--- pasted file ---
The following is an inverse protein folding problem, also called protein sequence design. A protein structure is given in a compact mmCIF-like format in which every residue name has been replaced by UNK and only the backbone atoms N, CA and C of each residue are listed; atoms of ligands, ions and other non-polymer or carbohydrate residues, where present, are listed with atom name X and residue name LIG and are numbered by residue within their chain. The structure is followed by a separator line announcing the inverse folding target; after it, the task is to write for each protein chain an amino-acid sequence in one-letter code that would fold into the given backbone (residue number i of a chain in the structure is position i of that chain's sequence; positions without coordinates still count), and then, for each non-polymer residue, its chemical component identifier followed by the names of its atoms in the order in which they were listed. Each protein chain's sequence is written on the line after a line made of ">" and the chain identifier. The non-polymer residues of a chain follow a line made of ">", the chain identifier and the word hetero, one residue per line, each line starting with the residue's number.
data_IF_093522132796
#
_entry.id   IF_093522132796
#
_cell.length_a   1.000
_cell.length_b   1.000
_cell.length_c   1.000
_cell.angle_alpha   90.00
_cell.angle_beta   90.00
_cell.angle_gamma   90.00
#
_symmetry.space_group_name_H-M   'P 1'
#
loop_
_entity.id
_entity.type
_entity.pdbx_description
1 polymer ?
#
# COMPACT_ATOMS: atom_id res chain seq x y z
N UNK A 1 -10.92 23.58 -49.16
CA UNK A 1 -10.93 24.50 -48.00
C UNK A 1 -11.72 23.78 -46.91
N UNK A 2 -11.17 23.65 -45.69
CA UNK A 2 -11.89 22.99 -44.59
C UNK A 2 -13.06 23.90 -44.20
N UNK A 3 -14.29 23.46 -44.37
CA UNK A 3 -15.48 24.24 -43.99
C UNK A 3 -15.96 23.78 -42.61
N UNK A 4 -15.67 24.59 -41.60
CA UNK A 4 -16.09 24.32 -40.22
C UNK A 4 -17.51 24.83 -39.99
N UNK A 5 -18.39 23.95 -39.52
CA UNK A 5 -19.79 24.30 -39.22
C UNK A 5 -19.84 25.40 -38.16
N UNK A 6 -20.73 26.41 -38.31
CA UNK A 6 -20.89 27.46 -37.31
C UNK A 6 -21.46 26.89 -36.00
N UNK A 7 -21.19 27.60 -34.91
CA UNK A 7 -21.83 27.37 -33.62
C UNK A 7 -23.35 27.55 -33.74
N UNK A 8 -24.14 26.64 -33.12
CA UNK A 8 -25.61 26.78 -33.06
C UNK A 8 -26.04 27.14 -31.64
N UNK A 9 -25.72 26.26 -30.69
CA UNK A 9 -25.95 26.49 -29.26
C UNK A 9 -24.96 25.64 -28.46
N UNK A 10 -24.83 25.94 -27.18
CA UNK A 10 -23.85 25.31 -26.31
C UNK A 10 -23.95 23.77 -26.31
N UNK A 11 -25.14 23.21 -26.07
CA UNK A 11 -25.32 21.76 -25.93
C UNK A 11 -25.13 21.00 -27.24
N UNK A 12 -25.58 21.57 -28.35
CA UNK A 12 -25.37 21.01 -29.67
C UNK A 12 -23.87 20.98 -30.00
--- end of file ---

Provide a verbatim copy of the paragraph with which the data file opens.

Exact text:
The following is an inverse protein folding problem, also called protein sequence design. A protein structure is given in a compact mmCIF-like format in which every residue name has been replaced by UNK and only the backbone atoms N, CA and C of each residue are listed; atoms of ligands, ions and other non-polymer or carbohydrate residues, where present, are listed with atom name X and residue name LIG and are numbered by residue within their chain. The structure is followed by a separator line announcing the inverse folding target; after it, the task is to write for each protein chain an amino-acid sequence in one-letter code that would fold into the given backbone (residue number i of a chain in the structure is position i of that chain's sequence; positions without coordinates still count), and then, for each non-polymer residue, its chemical component identifier followed by the names of its atoms in the order in which they were listed. Each protein chain's sequence is written on the line after a line made of ">" and the chain identifier. The non-polymer residues of a chain follow a line made of ">", the chain identifier and the word hetero, one residue per line, each line starting with the residue's number.